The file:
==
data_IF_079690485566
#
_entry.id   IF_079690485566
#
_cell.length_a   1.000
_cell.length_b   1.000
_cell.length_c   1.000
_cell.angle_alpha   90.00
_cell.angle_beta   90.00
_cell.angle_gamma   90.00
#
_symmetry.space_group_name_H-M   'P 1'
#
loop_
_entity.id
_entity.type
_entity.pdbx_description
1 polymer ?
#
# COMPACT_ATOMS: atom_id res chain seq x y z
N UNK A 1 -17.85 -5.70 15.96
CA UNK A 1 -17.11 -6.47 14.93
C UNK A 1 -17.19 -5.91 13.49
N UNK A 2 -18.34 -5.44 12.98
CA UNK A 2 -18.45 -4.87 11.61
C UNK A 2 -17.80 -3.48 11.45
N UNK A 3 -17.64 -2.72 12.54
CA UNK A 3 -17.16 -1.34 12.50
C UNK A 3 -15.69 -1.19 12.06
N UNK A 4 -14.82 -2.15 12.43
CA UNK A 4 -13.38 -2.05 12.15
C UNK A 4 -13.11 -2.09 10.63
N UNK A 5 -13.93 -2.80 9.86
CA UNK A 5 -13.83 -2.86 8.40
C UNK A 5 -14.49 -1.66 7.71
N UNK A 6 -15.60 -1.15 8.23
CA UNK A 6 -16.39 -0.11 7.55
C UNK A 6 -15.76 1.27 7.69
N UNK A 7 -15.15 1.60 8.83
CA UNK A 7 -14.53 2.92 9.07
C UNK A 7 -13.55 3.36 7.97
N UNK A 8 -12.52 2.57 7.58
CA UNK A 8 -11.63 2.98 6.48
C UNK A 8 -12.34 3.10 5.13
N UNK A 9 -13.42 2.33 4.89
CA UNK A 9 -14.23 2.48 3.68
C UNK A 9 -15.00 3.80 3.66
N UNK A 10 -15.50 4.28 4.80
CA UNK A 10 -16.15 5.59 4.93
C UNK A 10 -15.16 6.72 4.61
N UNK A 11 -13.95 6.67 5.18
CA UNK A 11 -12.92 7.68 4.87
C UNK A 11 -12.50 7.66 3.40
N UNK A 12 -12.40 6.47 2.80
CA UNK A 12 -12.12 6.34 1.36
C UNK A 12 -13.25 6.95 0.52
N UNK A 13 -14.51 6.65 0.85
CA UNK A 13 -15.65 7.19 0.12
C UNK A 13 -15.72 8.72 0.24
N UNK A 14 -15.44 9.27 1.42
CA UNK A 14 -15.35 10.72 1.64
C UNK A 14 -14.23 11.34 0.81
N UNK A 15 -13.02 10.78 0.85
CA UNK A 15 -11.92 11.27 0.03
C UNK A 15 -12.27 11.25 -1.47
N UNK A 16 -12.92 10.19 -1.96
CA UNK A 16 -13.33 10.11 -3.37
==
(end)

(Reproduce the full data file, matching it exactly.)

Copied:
data_IF_079690485566
#
_entry.id   IF_079690485566
#
_cell.length_a   1.000
_cell.length_b   1.000
_cell.length_c   1.000
_cell.angle_alpha   90.00
_cell.angle_beta   90.00
_cell.angle_gamma   90.00
#
_symmetry.space_group_name_H-M   'P 1'
#
loop_
_entity.id
_entity.type
_entity.pdbx_description
1 polymer ?
#
# COMPACT_ATOMS: atom_id res chain seq x y z
N UNK A 1 -17.85 -5.70 15.96
CA UNK A 1 -17.11 -6.47 14.93
C UNK A 1 -17.19 -5.91 13.49
N UNK A 2 -18.34 -5.44 12.98
CA UNK A 2 -18.45 -4.87 11.61
C UNK A 2 -17.80 -3.48 11.45
N UNK A 3 -17.64 -2.72 12.54
CA UNK A 3 -17.16 -1.34 12.50
C UNK A 3 -15.69 -1.19 12.06
N UNK A 4 -14.82 -2.15 12.43
CA UNK A 4 -13.38 -2.05 12.15
C UNK A 4 -13.11 -2.09 10.63
N UNK A 5 -13.93 -2.80 9.86
CA UNK A 5 -13.83 -2.86 8.40
C UNK A 5 -14.49 -1.66 7.71
N UNK A 6 -15.60 -1.15 8.23
CA UNK A 6 -16.39 -0.11 7.55
C UNK A 6 -15.76 1.27 7.69
N UNK A 7 -15.15 1.60 8.83
CA UNK A 7 -14.53 2.92 9.07
C UNK A 7 -13.55 3.36 7.97
N UNK A 8 -12.52 2.57 7.58
CA UNK A 8 -11.63 2.98 6.48
C UNK A 8 -12.34 3.10 5.13
N UNK A 9 -13.42 2.33 4.89
CA UNK A 9 -14.23 2.48 3.68
C UNK A 9 -15.00 3.80 3.66
N UNK A 10 -15.50 4.28 4.80
CA UNK A 10 -16.15 5.59 4.93
C UNK A 10 -15.16 6.72 4.61
N UNK A 11 -13.95 6.67 5.18
CA UNK A 11 -12.92 7.68 4.87
C UNK A 11 -12.50 7.66 3.40
N UNK A 12 -12.40 6.47 2.80
CA UNK A 12 -12.12 6.34 1.36
C UNK A 12 -13.25 6.95 0.52
N UNK A 13 -14.51 6.65 0.85
CA UNK A 13 -15.65 7.19 0.12
C UNK A 13 -15.72 8.72 0.24
N UNK A 14 -15.44 9.27 1.42
CA UNK A 14 -15.35 10.72 1.64
C UNK A 14 -14.23 11.34 0.81
N UNK A 15 -13.02 10.78 0.85
CA UNK A 15 -11.92 11.27 0.03
C UNK A 15 -12.27 11.25 -1.47
N UNK A 16 -12.92 10.19 -1.96
CA UNK A 16 -13.33 10.11 -3.37